The DOJ explained that it did not bring criminal charges in this case because the conduct, which it identified during its review of Wabtec’s proposed acquisition of Faiveley, was halted before the issuance of the 2016 DOJ/FTC guidelines. The DOJ has made clear in public speeches that it intends to bring criminal charges against companies that continued to engage in illegal conduct after those guidelines were issued.

Even as it announced the settlement with Knorr and Wabtec, the DOJ reiterated that more prosecutions should be expected. “Today’s complaint [against Knorr and Wabtec] is part of a broader investigation by the Antitrust Division into naked agreements not to compete for employees—generally referred to as no-poach agreements,” Assistant Attorney General Makan Delrahim said in a DOJ press release. DOJ officials also confirmed to reporters that the division has open civil and criminal investigations into other no-poach agreements in the rail equipment industry and other sectors.

With these mounting warnings – and growing interest in protecting employees’ rights to competitive labor markets from state attorneys general and Congress – executives and legal departments of companies active in the U.S. markets should reexamine whether any noncompete or nonsolicit agreements the company enters into could be considered “naked” restraints, rather than ancillary to a legitimate business purpose. Moreover, even when such agreements are justifiable as a critical element of a broader pro-competitive arrangement, companies must be prepared to demonstrate that the restrictions are appropriately limited in time and scope so as to minimize any potential anticompetitive effects. Given the role that both high-level executives and human resources departments often play in employment-related decisions, companies should reevaluate whether their antitrust compliance training and policies have appropriately sensitized the right people to the scope of these increased risks. And everyone will want to study the fact patterns of future cases brought by the DOJ – possibly involving less clear-cut “no poach” or “no hire” agreements – to further understand the government’s priorities in this area.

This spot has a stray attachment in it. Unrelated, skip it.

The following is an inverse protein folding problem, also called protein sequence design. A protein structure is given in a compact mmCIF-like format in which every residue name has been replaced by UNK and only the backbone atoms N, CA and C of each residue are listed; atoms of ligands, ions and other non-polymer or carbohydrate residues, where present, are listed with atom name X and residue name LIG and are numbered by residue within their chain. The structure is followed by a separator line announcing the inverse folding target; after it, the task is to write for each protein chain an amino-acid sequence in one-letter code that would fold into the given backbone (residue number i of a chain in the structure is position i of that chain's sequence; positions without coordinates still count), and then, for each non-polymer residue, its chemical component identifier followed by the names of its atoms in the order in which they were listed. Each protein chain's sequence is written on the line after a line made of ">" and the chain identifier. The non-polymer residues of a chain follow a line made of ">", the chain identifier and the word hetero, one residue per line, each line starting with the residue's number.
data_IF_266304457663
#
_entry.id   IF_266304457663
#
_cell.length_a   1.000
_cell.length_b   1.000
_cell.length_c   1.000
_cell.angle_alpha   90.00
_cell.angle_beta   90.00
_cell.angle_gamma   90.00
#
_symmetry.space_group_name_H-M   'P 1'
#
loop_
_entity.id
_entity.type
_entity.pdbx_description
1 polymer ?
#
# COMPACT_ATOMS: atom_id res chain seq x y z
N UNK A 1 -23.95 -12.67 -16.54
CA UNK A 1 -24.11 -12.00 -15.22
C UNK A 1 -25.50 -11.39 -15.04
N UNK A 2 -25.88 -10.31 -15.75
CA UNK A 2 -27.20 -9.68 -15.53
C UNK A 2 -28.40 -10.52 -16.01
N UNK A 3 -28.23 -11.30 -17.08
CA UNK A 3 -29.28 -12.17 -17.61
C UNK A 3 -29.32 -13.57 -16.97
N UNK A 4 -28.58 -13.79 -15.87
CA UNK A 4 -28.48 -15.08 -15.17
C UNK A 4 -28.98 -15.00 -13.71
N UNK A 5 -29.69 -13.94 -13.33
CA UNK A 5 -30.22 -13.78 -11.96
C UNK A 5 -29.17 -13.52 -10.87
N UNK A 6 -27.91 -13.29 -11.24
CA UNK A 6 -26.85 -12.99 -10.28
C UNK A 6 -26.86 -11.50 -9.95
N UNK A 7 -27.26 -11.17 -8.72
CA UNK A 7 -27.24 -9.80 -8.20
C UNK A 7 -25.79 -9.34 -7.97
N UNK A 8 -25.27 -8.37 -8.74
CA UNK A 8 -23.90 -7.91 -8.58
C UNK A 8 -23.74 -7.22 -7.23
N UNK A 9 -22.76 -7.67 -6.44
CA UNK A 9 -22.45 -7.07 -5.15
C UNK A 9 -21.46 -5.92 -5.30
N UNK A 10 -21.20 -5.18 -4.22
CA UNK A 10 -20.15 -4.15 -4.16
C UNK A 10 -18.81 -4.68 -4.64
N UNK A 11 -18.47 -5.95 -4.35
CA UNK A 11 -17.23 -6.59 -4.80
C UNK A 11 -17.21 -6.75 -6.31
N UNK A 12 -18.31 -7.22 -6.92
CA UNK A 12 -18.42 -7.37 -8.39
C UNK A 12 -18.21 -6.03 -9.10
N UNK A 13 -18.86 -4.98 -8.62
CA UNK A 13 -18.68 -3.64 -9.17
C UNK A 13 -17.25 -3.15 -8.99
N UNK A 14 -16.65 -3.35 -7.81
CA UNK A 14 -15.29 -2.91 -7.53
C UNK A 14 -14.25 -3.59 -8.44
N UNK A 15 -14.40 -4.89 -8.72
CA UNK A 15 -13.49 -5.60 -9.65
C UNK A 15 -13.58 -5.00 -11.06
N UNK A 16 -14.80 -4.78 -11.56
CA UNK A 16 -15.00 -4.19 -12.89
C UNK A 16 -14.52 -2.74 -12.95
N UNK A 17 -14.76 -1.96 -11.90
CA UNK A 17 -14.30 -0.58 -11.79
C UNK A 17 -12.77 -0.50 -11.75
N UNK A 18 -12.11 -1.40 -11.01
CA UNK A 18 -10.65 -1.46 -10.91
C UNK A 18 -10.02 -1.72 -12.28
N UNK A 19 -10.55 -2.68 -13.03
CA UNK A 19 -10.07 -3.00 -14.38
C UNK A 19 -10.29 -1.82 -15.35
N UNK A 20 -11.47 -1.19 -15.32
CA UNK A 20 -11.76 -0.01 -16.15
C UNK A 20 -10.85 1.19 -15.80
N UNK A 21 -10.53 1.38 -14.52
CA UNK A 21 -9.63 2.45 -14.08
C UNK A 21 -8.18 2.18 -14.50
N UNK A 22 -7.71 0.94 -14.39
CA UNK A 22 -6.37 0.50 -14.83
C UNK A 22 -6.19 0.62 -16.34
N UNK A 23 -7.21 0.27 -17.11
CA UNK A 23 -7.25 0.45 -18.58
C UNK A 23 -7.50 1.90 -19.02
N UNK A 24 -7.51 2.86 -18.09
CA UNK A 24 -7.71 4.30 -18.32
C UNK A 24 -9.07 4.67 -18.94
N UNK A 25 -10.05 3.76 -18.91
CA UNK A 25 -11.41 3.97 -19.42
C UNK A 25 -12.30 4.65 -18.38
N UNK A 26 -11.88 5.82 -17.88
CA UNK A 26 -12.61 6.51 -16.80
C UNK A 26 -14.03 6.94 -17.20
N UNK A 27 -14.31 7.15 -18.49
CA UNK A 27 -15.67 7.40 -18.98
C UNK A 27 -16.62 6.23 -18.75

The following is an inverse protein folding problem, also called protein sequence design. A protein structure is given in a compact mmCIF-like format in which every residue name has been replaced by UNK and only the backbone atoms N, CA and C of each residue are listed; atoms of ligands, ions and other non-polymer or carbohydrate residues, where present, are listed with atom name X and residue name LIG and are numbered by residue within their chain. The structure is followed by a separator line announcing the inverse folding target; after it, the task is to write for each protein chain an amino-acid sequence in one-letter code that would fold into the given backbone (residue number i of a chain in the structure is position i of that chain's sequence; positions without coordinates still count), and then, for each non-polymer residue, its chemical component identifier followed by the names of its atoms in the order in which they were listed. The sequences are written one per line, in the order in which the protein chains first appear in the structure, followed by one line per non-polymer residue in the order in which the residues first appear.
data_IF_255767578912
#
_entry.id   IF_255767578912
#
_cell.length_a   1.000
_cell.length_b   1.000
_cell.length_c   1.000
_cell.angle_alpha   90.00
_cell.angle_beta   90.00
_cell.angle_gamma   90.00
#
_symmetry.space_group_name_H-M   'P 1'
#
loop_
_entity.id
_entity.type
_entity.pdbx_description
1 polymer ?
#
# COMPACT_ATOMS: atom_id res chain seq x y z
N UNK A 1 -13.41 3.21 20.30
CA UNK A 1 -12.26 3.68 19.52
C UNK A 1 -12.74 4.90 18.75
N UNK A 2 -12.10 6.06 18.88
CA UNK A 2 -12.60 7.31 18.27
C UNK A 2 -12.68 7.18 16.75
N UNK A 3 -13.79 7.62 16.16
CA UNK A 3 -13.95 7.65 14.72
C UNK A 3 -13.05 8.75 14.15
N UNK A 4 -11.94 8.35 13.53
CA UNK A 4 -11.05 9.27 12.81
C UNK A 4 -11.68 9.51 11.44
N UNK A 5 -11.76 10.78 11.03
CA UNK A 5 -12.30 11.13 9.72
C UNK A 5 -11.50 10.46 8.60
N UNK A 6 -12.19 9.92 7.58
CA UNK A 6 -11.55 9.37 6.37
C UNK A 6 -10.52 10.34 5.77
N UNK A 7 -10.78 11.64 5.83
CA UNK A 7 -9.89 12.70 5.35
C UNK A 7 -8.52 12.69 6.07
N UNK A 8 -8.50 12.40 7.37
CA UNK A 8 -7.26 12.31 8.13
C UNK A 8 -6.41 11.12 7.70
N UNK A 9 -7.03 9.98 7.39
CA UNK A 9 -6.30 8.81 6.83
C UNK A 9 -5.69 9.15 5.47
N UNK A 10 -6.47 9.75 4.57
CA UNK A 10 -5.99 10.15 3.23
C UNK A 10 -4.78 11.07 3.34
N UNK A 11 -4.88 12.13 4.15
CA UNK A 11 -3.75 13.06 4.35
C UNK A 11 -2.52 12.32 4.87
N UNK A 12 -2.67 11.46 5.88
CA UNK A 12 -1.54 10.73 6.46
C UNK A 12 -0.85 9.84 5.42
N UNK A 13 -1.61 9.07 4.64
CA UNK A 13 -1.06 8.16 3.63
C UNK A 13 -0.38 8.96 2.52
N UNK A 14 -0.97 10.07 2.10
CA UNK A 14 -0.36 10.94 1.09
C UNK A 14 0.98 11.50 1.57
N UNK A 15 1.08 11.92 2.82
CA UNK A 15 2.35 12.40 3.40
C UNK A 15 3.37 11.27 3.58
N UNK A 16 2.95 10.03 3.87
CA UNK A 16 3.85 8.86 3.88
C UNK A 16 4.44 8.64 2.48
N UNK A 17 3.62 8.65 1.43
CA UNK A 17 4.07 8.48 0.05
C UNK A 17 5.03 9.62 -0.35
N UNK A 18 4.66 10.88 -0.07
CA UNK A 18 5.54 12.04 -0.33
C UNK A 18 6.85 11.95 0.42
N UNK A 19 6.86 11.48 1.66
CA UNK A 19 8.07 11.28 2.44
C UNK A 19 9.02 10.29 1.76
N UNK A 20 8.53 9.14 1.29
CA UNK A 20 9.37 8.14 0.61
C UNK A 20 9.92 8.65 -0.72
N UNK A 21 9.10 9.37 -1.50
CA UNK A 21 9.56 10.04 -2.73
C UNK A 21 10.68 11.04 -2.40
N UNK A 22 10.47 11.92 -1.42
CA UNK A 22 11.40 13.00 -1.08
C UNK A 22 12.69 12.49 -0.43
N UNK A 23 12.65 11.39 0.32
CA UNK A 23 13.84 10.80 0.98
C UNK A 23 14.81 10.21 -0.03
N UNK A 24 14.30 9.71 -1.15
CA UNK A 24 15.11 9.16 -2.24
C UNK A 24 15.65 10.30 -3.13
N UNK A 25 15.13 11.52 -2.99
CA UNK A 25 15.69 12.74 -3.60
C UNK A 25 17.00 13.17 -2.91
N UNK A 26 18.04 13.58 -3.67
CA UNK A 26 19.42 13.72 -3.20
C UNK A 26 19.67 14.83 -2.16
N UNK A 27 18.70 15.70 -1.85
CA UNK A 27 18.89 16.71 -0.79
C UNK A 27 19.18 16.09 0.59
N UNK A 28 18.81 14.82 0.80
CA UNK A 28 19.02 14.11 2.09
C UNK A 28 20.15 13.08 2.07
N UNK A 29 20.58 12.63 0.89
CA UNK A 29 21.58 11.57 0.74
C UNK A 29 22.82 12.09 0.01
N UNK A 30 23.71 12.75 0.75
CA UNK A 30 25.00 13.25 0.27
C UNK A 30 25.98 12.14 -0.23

[1] In 2010, the DOJ brought civil antitrust cases against some of the largest high-tech companies, including Apple Inc., Google Inc., Intuit Inc., and Pixar, alleging that they had committed per se violations of Section 1 for entering into agreements to prohibit each company from “cold calling” each other’s employees. United States v. Adobe Systems Inc., No. 10-cv-01629 (D.D.C. Oct. 1, 2010). And in 2012, the DOJ also brought a civil suit against eBay for its agreement with Intuit not to recruit each other’s employees. United States v. eBay Inc., No. 12-cv-05869 (N.D. Cal. Nov. 16, 2012). The DOJ resolved both suits by consent decrees with the parties, but private plaintiffs sued for damages in class actions and won settlements of almost half a billion dollars.

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Alex Wolfe